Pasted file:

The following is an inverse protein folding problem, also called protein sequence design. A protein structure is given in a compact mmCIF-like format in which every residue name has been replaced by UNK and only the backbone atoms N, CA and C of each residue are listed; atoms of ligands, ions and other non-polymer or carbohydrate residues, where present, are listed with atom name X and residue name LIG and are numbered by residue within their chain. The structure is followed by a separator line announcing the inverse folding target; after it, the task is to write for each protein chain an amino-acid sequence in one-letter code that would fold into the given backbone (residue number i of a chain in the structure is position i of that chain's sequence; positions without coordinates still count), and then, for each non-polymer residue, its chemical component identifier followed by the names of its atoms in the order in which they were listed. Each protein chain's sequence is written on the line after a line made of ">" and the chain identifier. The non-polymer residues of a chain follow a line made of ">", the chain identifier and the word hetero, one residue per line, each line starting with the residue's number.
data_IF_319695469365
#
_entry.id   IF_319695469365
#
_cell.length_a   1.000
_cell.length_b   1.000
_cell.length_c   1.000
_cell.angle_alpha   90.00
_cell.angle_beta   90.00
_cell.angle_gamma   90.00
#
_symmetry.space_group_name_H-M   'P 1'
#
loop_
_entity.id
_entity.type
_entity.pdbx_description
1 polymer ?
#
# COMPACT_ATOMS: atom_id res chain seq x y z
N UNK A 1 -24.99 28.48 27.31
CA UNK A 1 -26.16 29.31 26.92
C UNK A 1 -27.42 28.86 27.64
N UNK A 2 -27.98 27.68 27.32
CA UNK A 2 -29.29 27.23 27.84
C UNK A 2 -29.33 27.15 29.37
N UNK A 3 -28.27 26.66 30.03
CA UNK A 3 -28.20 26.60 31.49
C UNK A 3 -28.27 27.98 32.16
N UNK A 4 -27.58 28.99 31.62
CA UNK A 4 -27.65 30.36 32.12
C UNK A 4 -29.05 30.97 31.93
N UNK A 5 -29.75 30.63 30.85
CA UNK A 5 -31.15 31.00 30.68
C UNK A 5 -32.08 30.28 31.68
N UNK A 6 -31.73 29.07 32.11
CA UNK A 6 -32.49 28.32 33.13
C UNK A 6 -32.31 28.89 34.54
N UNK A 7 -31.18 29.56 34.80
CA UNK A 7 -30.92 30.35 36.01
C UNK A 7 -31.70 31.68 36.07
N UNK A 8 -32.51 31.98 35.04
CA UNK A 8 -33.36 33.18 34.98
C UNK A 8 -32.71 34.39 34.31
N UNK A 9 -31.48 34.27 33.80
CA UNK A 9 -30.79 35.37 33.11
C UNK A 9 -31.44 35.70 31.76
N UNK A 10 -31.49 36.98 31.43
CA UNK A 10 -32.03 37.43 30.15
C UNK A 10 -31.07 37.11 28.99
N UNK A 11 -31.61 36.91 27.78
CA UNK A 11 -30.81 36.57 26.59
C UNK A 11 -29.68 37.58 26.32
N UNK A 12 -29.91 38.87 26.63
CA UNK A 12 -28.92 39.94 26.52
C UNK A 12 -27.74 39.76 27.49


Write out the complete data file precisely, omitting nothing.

The following is an inverse protein folding problem, also called protein sequence design. A protein structure is given in a compact mmCIF-like format in which every residue name has been replaced by UNK and only the backbone atoms N, CA and C of each residue are listed; atoms of ligands, ions and other non-polymer or carbohydrate residues, where present, are listed with atom name X and residue name LIG and are numbered by residue within their chain. The structure is followed by a separator line announcing the inverse folding target; after it, the task is to write for each protein chain an amino-acid sequence in one-letter code that would fold into the given backbone (residue number i of a chain in the structure is position i of that chain's sequence; positions without coordinates still count), and then, for each non-polymer residue, its chemical component identifier followed by the names of its atoms in the order in which they were listed. Each protein chain's sequence is written on the line after a line made of ">" and the chain identifier. The non-polymer residues of a chain follow a line made of ">", the chain identifier and the word hetero, one residue per line, each line starting with the residue's number.
data_IF_319695469365
#
_entry.id   IF_319695469365
#
_cell.length_a   1.000
_cell.length_b   1.000
_cell.length_c   1.000
_cell.angle_alpha   90.00
_cell.angle_beta   90.00
_cell.angle_gamma   90.00
#
_symmetry.space_group_name_H-M   'P 1'
#
loop_
_entity.id
_entity.type
_entity.pdbx_description
1 polymer ?
#
# COMPACT_ATOMS: atom_id res chain seq x y z
N UNK A 1 -24.99 28.48 27.31
CA UNK A 1 -26.16 29.31 26.92
C UNK A 1 -27.42 28.86 27.64
N UNK A 2 -27.98 27.68 27.32
CA UNK A 2 -29.29 27.23 27.84
C UNK A 2 -29.33 27.15 29.37
N UNK A 3 -28.27 26.66 30.03
CA UNK A 3 -28.20 26.60 31.49
C UNK A 3 -28.27 27.98 32.16
N UNK A 4 -27.58 28.99 31.62
CA UNK A 4 -27.65 30.36 32.12
C UNK A 4 -29.05 30.97 31.93
N UNK A 5 -29.75 30.63 30.85
CA UNK A 5 -31.15 31.00 30.68
C UNK A 5 -32.08 30.28 31.68
N UNK A 6 -31.73 29.07 32.11
CA UNK A 6 -32.49 28.32 33.13
C UNK A 6 -32.31 28.89 34.54
N UNK A 7 -31.18 29.56 34.80
CA UNK A 7 -30.92 30.35 36.01
C UNK A 7 -31.70 31.68 36.07
N UNK A 8 -32.51 31.98 35.04
CA UNK A 8 -33.36 33.18 34.98
C UNK A 8 -32.71 34.39 34.31
N UNK A 9 -31.48 34.27 33.80
CA UNK A 9 -30.79 35.37 33.11
C UNK A 9 -31.44 35.70 31.76
N UNK A 10 -31.49 36.98 31.43
CA UNK A 10 -32.03 37.43 30.15
C UNK A 10 -31.07 37.11 28.99
N UNK A 11 -31.61 36.91 27.78
CA UNK A 11 -30.81 36.57 26.59
C UNK A 11 -29.68 37.58 26.32
N UNK A 12 -29.91 38.87 26.63
CA UNK A 12 -28.92 39.94 26.52
C UNK A 12 -27.74 39.76 27.49